How we created a global design system
How long? 4-5 minute read
Picture this: A multimillion-dollar global company. Operating in dozens of local markets. With dozens of websites and apps that aren’t visually consistent. A huge roster of agencies operating globally and locally. And teams worldwide working with a small library of brand books, style guides and activation toolkits in an attempt to deliver a unified visual brand expression worldwide. And, to a greater or lesser extent, failing.
It’s a problem we hear from lots of the brands we talk to. And it’s a problem that the biggest brands globally are addressing (in part at least) with integrated Design Systems.
A hub and a home for the brand
As part of our brand experience strategy work for the global pet food giant, Royal Canin, we were kicking off a number of key digital projects. One of those was a global website that would unify the brand experience globally, while enabling local teams to localise content and product offerings to meet the needs of their customers. The other projects involved apps and service design initiatives; all of which would require digital interfaces and visual consistency. It was the perfect opportunity for them to introduce a Design System.
Our approach to creating a ‘Design System’
We worked closely with Royal Canin’s UX team to develop a Design System which we called, Design Language and housed it on a site with public access. Loosely based on atomic design principles, this methodology creates efficient, consistent and auto-updating building blocks for designers and developers to reuse. As we were developing the global brand website for Royal Canin, we used Design Language to reliably speed up the frontend system build time, and to do that we followed an eight step process…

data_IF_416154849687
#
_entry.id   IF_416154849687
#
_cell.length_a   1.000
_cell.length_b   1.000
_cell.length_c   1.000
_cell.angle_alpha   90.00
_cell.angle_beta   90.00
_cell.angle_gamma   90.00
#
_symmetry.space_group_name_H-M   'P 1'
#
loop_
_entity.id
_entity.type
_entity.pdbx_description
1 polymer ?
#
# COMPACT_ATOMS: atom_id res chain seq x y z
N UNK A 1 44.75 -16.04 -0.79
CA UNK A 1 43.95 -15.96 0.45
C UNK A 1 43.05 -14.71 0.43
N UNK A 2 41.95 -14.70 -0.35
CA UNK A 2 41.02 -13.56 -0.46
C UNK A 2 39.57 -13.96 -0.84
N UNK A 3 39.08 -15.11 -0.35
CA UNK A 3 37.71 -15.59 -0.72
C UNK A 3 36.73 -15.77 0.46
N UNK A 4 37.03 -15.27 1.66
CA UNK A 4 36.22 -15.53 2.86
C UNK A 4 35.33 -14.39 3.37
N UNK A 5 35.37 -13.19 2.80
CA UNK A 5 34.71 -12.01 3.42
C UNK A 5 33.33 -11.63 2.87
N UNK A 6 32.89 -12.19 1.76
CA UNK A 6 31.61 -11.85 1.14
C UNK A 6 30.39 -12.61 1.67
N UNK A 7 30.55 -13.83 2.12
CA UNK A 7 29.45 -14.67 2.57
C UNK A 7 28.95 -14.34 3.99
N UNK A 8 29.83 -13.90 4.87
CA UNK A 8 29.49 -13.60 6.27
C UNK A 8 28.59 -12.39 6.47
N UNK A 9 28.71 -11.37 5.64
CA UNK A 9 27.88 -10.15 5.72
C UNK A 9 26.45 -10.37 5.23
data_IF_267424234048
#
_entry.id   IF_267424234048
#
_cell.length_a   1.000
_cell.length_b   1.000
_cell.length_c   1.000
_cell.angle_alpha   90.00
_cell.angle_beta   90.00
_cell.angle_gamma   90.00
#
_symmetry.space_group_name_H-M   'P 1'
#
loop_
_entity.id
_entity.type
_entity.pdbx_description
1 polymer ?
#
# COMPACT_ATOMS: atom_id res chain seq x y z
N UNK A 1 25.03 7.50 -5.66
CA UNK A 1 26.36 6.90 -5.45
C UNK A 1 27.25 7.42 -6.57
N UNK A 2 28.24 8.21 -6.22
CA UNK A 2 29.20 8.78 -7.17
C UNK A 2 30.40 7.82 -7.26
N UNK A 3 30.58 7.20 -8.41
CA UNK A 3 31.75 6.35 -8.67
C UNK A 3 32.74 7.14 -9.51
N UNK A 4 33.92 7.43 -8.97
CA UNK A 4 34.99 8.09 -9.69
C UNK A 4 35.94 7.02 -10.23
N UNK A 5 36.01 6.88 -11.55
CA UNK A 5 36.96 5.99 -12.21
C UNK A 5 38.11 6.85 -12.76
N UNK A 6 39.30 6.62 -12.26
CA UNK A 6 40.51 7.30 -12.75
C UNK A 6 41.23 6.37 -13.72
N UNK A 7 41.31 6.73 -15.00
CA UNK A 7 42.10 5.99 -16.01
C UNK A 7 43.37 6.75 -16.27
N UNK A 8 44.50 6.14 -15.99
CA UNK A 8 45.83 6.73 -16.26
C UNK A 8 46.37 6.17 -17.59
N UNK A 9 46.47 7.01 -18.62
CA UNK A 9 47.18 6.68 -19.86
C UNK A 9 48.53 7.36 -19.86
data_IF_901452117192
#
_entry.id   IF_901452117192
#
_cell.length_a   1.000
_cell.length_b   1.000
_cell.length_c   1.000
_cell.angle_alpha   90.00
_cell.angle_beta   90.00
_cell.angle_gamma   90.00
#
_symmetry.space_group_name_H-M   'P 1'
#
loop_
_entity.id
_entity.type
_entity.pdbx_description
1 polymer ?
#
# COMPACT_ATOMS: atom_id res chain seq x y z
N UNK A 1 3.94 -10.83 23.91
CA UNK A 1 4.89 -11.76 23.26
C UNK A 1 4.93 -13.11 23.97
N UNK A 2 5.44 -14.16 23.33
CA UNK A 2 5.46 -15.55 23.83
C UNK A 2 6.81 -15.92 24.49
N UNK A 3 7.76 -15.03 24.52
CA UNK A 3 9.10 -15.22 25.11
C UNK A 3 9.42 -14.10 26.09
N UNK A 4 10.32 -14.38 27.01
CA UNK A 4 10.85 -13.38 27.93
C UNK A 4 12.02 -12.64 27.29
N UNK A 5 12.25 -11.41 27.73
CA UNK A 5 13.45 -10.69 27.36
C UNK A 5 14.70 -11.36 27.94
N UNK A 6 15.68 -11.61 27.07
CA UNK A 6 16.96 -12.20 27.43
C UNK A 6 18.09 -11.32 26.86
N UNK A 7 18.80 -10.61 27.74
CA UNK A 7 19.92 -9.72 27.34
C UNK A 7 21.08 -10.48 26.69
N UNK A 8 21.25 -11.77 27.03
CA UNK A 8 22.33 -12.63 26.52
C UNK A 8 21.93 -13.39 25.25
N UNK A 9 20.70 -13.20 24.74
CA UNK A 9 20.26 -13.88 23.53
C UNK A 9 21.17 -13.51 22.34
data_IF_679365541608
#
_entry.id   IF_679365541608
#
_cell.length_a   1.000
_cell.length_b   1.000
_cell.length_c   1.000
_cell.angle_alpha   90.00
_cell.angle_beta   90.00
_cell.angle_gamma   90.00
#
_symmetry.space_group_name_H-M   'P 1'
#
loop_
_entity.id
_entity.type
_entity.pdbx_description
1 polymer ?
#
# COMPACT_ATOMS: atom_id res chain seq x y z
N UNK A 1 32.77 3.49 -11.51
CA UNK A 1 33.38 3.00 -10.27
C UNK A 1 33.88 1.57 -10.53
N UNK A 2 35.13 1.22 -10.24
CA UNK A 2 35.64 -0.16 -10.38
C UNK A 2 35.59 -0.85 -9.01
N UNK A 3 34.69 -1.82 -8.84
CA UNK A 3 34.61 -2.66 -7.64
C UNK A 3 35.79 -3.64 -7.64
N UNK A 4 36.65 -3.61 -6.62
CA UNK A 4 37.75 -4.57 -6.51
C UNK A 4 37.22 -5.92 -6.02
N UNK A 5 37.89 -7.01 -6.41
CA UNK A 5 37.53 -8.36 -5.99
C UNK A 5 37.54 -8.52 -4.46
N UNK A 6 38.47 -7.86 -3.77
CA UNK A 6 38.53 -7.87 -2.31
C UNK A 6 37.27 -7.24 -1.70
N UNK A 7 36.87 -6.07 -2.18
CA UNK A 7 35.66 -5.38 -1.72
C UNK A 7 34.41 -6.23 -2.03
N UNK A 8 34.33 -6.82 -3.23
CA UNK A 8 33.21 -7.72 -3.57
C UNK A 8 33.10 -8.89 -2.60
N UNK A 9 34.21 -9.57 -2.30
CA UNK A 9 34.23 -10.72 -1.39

Step 1: Situational review
Review any existing UI to understand what the client currently has and identify inconsistencies with a view to reduce duplication. Refine typography, buttons, cards and layouts with a global scope.
Convert traditional guidelines to digital and understand/translate colours, typography, logos and icon libraries.
Platforms and frameworks
Define the scope of where code will be used and plan how it will be integrated into foreign systems.
Define who we are designing for and how they are going to use our products.
Step 2: Analytics
Test existing analytics solutions and products, gather data on what works and what doesn’t and define what we should keep and what we should evolve.
Step 3: Define gaps
We’ll now have a much stronger understanding of how we can better serve the end-users and what improvements are needed. We’ll audit current accessibility, semantics and performance helping us to better generate wireframes, user journeys and components.
Steps 4: Standardise language
Create and agree a standardised nomenclature for both design and code, and agree this with both the client, and external design and build partners.
Step 5: Site design
Create a home for the design system to live on. Initially this will be simple and will grow and inherit styles from the system as it evolves.
Step 6: Design and build
Create a pattern library for the most common design elements creating mockups and prototypes as we go to validate our decisions.
Add the folder and file structure to accommodate the base identity, atoms, molecules and organisms. Apply the new items to a framework that can display the assets with UX and implementation documentation.
Everything that goes into the pattern library needs to be considered for all its possible uses and UX best practice. It’s key that this is documented and shared with all users.
Step 7: Continuous improvement
A Design System is a living document and needs to be designed in a way that enables it to adapt and evolve in-line with new feature requests.
Step 8: On-boarding